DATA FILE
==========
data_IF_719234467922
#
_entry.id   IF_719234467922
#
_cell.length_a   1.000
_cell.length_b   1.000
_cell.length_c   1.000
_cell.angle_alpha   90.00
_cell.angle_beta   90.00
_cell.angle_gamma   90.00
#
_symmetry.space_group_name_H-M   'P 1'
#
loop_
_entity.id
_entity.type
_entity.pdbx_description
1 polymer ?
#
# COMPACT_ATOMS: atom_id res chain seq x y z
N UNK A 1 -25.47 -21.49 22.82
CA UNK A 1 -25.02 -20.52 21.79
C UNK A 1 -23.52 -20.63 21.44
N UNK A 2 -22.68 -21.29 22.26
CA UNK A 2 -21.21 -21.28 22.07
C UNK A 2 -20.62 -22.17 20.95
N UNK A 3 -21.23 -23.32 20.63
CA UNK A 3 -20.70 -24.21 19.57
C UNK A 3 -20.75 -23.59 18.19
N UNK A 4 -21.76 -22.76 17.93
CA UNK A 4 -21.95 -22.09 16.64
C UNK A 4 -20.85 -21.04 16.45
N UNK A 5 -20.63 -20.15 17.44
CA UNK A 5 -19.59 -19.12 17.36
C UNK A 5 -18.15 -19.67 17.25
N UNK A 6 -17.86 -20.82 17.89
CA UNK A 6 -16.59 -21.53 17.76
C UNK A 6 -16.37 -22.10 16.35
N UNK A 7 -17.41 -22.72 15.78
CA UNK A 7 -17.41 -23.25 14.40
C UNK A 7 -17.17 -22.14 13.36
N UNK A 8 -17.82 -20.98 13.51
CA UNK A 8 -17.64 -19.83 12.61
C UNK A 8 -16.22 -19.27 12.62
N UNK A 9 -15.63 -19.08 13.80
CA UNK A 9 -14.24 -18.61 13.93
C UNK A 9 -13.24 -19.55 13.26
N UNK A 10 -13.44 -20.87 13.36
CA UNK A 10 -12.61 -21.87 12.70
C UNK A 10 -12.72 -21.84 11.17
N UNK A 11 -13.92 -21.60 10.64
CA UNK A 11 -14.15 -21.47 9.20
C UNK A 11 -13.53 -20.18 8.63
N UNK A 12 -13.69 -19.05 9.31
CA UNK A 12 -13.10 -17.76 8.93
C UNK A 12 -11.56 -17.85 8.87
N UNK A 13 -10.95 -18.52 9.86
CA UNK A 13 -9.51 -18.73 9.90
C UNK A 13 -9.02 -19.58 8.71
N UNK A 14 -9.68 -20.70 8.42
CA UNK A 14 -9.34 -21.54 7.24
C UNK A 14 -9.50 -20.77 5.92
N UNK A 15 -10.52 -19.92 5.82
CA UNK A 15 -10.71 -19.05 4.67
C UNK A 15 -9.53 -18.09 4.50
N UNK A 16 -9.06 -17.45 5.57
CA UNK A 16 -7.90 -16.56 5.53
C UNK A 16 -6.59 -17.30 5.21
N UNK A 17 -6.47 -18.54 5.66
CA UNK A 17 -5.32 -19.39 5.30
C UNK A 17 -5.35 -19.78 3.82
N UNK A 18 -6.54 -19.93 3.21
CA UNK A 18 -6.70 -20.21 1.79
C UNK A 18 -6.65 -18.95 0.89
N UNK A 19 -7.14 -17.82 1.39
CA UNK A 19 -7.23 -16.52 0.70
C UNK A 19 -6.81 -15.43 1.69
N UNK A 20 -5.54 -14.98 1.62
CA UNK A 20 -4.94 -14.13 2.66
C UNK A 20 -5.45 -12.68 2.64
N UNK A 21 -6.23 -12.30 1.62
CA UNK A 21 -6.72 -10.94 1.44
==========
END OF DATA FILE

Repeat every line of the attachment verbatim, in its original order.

data_IF_719234467922
#
_entry.id   IF_719234467922
#
_cell.length_a   1.000
_cell.length_b   1.000
_cell.length_c   1.000
_cell.angle_alpha   90.00
_cell.angle_beta   90.00
_cell.angle_gamma   90.00
#
_symmetry.space_group_name_H-M   'P 1'
#
loop_
_entity.id
_entity.type
_entity.pdbx_description
1 polymer ?
#
# COMPACT_ATOMS: atom_id res chain seq x y z
N UNK A 1 -25.47 -21.49 22.82
CA UNK A 1 -25.02 -20.52 21.79
C UNK A 1 -23.52 -20.63 21.44
N UNK A 2 -22.68 -21.29 22.26
CA UNK A 2 -21.21 -21.28 22.07
C UNK A 2 -20.62 -22.17 20.95
N UNK A 3 -21.23 -23.32 20.63
CA UNK A 3 -20.70 -24.21 19.57
C UNK A 3 -20.75 -23.59 18.19
N UNK A 4 -21.76 -22.76 17.93
CA UNK A 4 -21.95 -22.09 16.64
C UNK A 4 -20.85 -21.04 16.45
N UNK A 5 -20.63 -20.15 17.44
CA UNK A 5 -19.59 -19.12 17.36
C UNK A 5 -18.15 -19.67 17.25
N UNK A 6 -17.86 -20.82 17.89
CA UNK A 6 -16.59 -21.53 17.76
C UNK A 6 -16.37 -22.10 16.35
N UNK A 7 -17.41 -22.72 15.78
CA UNK A 7 -17.41 -23.25 14.40
C UNK A 7 -17.17 -22.14 13.36
N UNK A 8 -17.82 -20.98 13.51
CA UNK A 8 -17.64 -19.83 12.61
C UNK A 8 -16.22 -19.27 12.62
N UNK A 9 -15.63 -19.08 13.80
CA UNK A 9 -14.24 -18.61 13.93
C UNK A 9 -13.24 -19.55 13.26
N UNK A 10 -13.44 -20.87 13.36
CA UNK A 10 -12.61 -21.87 12.70
C UNK A 10 -12.72 -21.84 11.17
N UNK A 11 -13.92 -21.60 10.64
CA UNK A 11 -14.15 -21.47 9.20
C UNK A 11 -13.53 -20.18 8.63
N UNK A 12 -13.69 -19.05 9.31
CA UNK A 12 -13.10 -17.76 8.93
C UNK A 12 -11.56 -17.85 8.87
N UNK A 13 -10.95 -18.52 9.86
CA UNK A 13 -9.51 -18.73 9.90
C UNK A 13 -9.02 -19.58 8.71
N UNK A 14 -9.68 -20.70 8.42
CA UNK A 14 -9.34 -21.54 7.24
C UNK A 14 -9.50 -20.77 5.92
N UNK A 15 -10.52 -19.92 5.82
CA UNK A 15 -10.71 -19.05 4.67
C UNK A 15 -9.53 -18.09 4.50
N UNK A 16 -9.06 -17.45 5.57
CA UNK A 16 -7.90 -16.56 5.53
C UNK A 16 -6.59 -17.30 5.21
N UNK A 17 -6.47 -18.54 5.66
CA UNK A 17 -5.32 -19.39 5.30
C UNK A 17 -5.35 -19.78 3.82
N UNK A 18 -6.54 -19.93 3.21
CA UNK A 18 -6.70 -20.21 1.79
C UNK A 18 -6.65 -18.95 0.89
N UNK A 19 -7.14 -17.82 1.39
CA UNK A 19 -7.23 -16.52 0.70
C UNK A 19 -6.81 -15.43 1.69
N UNK A 20 -5.54 -14.98 1.62
CA UNK A 20 -4.94 -14.13 2.66
C UNK A 20 -5.45 -12.68 2.64
N UNK A 21 -6.23 -12.30 1.62
CA UNK A 21 -6.72 -10.94 1.44